Sen. Jerry Moran (R-Kan.), who chaired the Agriculture Subcommittee in the previous Congress, said the agriculture bill is close to completion but issues related to the regulation of cigarettes and cigars remain unsettled. In the House, appropriators are trying to preserve language to keep the Food and Drug Administration from applying retroactively rules affecting e-cigarettes. However, such issues again are likely to be settled by leadership, he said.
“I’d expect again in the ’17 bill it will be determined by higher authority,” Moran said.
Similarly, regulation of the trucking industry is said to be a holdup in resolving the final version of the THUD bill. THUD Subcommittee Chairman Susan Collins (R-Maine) declined to discuss specifics but said progress is being made in talks with the House.
Sen. Roy Blunt (R-Mo.), chair of the Labor, Health and Human Services Subcommittee, said he and ranking member Sen. Patty Murray (D-Wash.) also are close to a deal on what is typically one of the most difficult measures to pass.
“Sen. Murray and I are largely in agreement and we’ll be ready to get an agreement if we are given the opportunity to move forward,” Blunt said. “I think it would be a real mistake not to do that.”
Waiting on Trump
However, Republicans acknowledged that McConnell’s next moves in part reflect the timing of Trump’s FY 2017 supplemental, which is said to be likely to seek another $30 billion for Defense and border security.
Senate Appropriations Committee Chairman Thad Cochran (R-Miss.), who met with White House budget chief Mick Mulvaney on March 9, and other lawmakers said they are uncertain about whether the president’s request will land on Capitol Hill the week of March 13.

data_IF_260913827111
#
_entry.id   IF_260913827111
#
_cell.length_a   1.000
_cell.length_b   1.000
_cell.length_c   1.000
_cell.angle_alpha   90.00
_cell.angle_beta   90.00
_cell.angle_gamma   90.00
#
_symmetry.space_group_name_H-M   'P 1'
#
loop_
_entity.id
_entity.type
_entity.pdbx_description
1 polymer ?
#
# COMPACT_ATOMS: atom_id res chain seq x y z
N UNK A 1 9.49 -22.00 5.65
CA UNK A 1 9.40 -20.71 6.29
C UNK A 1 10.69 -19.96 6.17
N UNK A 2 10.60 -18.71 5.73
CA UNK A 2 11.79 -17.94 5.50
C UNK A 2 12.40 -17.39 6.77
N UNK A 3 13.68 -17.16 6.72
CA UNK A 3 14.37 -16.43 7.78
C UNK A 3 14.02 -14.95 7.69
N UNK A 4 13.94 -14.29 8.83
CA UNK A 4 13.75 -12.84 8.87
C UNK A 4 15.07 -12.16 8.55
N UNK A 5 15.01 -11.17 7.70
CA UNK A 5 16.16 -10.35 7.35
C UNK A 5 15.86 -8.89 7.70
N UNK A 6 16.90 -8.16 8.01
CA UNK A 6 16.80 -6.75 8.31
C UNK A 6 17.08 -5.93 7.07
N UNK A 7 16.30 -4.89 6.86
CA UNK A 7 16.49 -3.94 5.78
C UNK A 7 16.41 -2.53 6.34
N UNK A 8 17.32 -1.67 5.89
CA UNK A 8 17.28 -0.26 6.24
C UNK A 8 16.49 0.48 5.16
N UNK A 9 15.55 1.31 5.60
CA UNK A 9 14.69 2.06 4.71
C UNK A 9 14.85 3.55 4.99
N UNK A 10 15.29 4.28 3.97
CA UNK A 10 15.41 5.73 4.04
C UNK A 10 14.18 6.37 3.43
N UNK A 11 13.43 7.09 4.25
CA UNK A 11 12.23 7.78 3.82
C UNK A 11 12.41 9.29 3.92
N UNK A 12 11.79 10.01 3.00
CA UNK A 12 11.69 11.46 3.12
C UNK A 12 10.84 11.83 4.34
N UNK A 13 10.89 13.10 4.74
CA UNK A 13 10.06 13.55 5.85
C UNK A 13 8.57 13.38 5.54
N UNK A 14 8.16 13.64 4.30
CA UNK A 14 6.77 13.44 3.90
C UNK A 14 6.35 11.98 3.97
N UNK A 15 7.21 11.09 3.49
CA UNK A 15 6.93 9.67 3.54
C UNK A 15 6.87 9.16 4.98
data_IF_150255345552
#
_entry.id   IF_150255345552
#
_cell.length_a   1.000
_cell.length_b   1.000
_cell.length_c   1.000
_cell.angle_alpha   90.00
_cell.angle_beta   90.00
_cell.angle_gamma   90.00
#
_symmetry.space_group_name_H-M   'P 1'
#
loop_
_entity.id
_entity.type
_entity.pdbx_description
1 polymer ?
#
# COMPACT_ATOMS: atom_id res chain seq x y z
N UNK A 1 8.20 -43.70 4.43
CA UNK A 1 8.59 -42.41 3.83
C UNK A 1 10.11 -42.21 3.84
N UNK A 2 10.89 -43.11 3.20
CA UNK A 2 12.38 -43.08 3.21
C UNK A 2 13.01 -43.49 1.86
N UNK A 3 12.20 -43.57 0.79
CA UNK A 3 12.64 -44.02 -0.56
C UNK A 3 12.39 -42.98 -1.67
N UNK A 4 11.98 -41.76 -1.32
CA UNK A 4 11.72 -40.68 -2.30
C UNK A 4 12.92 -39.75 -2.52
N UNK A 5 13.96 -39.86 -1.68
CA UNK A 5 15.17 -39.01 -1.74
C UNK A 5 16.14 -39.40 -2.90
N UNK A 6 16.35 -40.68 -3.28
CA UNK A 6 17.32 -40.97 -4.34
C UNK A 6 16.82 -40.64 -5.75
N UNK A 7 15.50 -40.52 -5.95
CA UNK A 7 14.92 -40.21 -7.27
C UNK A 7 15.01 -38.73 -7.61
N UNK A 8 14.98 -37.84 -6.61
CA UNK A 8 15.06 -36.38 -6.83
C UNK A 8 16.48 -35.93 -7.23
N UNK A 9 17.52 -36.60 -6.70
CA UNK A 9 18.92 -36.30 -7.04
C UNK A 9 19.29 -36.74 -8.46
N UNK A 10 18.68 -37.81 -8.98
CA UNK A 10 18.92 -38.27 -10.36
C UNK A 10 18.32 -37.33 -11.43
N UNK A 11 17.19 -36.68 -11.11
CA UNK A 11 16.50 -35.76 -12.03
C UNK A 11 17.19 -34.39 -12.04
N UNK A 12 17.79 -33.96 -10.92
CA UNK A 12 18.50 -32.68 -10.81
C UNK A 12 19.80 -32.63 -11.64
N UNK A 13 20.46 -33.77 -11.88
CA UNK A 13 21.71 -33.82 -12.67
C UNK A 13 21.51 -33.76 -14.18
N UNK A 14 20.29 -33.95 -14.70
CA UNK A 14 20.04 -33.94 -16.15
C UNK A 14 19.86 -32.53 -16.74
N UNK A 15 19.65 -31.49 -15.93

Republican leaders could package the supplemental along with Defense and other regular spending bills, they said. However, the exercise could become even more problematic if Trump proposes cuts to the non-defense spending bills in order to pay for the border wall and other items, they said.
Collins, however, said she does not think that item, health-care legislation or any other matter will prevent Congress from dealing with the spending bills.
“I don’t think so,” Collins said. “We have to do it, and the deadline is looming at the end of April and the sooner we get it done the better. We have to start on next year’s budget and there may be many changes proposed by the administration.
“If I were the administration, I would want to get this year’s [bills] behind us,” she said. “We should have done them in December when many of us wanted to do them.”
John Zang Contributed To This Report